Military Bans Removable Media

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    • #3035
      jason
      Participant

      Due to the spread of the Agent.btx worm, removable media have been banned from sipr and nipr nets. While the article discussed the army specifically, it sounded like this was going to be implemented for all branches. Seems like a fairly serious situation.

      http://blog.wired.com/defense/2008/11/army-bans-usb-d.html

    • #20698
      Michael J. Conway
      Participant

      It surprises me that they have not done this before. I know that the only removable media currently authorized on our classified systems for data transfer are CDs. Of course there are plenty of restrictions on how to use them for this purpose, but as far as other media goes, we are not even allowed to take a thumb drive in to the classified lab. We’ll watch and see how this plays out.

    • #20699
      jason
      Participant

      It certainly does seem to be the logical move. It surprises me that they were this lax about it to begin with.

    • #20700
      Anonymous
      Participant

      well you are only “supposed” to use govt issued usb drives that would only touch other govt systems which “should” stop that, but we all know how well that works…

    • #20701
      RoleReversal
      Participant

      @ChrisG wrote:

      well you are only “supposed” to use govt issued usb drives that would only touch other govt systems which “should” stop that, but we all know how well that works…

      Chris beat me too it  :(. Has anyone read how they intend to enforce this?

      I’m hoping they’ll be some form of edge protection to stop the functionality of USB drives if inserted, rather than ‘please don’t do that’. But from the mention of govt issued devices in the future I’m guessing not. Looks like an way to create scapegoats rather than address the fundamental issues.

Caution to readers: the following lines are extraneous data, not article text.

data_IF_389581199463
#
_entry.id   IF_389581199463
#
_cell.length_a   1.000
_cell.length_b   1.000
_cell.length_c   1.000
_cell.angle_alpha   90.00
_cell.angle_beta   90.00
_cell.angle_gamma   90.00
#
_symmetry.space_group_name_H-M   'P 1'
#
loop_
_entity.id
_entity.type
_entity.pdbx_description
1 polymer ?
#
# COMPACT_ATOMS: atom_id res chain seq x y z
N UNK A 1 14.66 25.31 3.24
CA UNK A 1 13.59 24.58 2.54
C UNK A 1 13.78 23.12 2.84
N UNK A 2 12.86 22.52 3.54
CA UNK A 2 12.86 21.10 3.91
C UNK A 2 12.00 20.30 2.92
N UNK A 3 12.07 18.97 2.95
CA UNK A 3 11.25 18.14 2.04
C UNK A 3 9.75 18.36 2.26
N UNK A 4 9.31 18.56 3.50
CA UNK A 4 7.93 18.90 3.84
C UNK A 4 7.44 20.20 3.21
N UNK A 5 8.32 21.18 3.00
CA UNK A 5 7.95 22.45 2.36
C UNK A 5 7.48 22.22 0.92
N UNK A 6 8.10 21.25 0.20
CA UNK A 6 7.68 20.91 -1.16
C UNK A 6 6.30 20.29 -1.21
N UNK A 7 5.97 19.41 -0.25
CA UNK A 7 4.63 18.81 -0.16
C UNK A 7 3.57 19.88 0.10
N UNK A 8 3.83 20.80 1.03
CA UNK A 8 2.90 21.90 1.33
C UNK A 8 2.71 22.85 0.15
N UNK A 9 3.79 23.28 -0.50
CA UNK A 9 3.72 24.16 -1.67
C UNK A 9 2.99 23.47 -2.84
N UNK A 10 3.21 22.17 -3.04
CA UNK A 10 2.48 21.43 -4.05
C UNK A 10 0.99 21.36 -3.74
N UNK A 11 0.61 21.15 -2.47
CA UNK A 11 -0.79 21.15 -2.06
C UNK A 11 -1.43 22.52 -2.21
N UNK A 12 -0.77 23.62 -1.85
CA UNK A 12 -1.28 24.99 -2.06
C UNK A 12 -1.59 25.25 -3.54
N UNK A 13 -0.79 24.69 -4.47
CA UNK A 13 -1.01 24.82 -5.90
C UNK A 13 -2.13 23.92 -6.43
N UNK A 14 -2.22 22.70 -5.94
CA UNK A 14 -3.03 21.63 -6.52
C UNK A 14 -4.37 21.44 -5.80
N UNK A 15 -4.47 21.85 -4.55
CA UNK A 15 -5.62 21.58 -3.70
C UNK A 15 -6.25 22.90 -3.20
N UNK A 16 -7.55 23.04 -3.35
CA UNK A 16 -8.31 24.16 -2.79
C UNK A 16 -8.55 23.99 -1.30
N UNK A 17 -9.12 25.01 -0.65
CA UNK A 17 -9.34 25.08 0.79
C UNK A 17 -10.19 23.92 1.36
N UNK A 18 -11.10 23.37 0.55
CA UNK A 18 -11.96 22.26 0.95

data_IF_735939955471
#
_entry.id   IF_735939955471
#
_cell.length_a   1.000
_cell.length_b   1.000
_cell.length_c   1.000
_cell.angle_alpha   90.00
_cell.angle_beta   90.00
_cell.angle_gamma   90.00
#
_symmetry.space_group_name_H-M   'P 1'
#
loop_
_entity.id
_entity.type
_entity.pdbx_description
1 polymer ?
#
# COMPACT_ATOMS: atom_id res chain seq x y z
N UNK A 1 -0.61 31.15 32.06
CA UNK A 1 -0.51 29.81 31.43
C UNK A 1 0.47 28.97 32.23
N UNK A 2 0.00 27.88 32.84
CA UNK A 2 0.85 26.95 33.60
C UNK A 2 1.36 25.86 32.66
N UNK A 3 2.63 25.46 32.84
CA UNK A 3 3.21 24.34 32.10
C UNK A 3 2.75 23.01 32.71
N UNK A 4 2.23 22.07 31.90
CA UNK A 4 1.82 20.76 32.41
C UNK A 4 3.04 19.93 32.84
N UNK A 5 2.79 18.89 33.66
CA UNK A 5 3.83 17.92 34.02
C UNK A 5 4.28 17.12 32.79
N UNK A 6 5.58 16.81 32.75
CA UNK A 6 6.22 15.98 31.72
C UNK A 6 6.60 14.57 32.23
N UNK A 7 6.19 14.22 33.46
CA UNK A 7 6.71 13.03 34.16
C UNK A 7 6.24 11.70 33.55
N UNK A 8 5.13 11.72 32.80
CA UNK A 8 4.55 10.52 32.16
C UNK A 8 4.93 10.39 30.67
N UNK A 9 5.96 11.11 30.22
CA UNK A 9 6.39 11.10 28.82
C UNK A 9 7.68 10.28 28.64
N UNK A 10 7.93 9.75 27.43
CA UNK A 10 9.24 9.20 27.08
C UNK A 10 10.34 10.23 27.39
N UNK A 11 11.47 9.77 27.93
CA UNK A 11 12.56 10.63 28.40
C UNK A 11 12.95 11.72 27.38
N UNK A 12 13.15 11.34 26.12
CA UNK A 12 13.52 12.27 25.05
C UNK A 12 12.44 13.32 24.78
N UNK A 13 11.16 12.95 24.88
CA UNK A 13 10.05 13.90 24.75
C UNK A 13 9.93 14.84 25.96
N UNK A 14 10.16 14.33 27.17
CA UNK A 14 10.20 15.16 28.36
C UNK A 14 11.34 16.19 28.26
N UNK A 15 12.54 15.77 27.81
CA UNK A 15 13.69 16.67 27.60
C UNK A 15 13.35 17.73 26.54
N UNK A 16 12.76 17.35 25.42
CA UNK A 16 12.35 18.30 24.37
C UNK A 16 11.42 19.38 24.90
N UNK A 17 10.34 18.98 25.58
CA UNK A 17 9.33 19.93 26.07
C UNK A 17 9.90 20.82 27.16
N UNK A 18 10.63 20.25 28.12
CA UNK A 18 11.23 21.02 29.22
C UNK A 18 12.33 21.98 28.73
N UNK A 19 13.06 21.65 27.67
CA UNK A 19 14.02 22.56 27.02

From those in the know does the military not already have a boiler plate AUP stating ‘don’t connect nasty things to our network’? If so, how is this different?

    • #20702
      Anonymous
      Participant

      ha i win!

      they do have the AUP, i think this is a “dont do anything until your drive has been scanned” scenario, just to curb the spread.  least thats what the article said.

    • #20703
      jason
      Participant

      @ChrisG wrote:

      i think this is a “dont do anything until your drive has been scanned” scenario, just to curb the spread.

      Which will of course be totally useless if you turn right back around and plug it into your spammy, malware-ridden, porn storage device again.

    • #20704
      Anonymous
      Participant

      exactly

    • #20705
      Michael J. Conway
      Participant

      It cracks me up, but you are right about the AUP: scan then use….. Of course we all know that only works if there is a signature for the malware and IF the end user actually does scan it. Oh well….

    • #20706
      jason
      Participant

      Another article with slightly more detail on the specifics of the malware issue:

      http://www.latimes.com/news/nationworld/iraq/complete/la-na-cyberattack28-2008nov28,0,230046.story

    • #20707
      Anonymous
      Participant

      @sgt_mjc wrote:

      It cracks me up, but you are right about the AUP: scan then use….. Of course we all know that only works if there is a signature for the malware and IF the end user actually does scan it. Oh well….

      what you mean all AV doesnt find custom written malware…oops.

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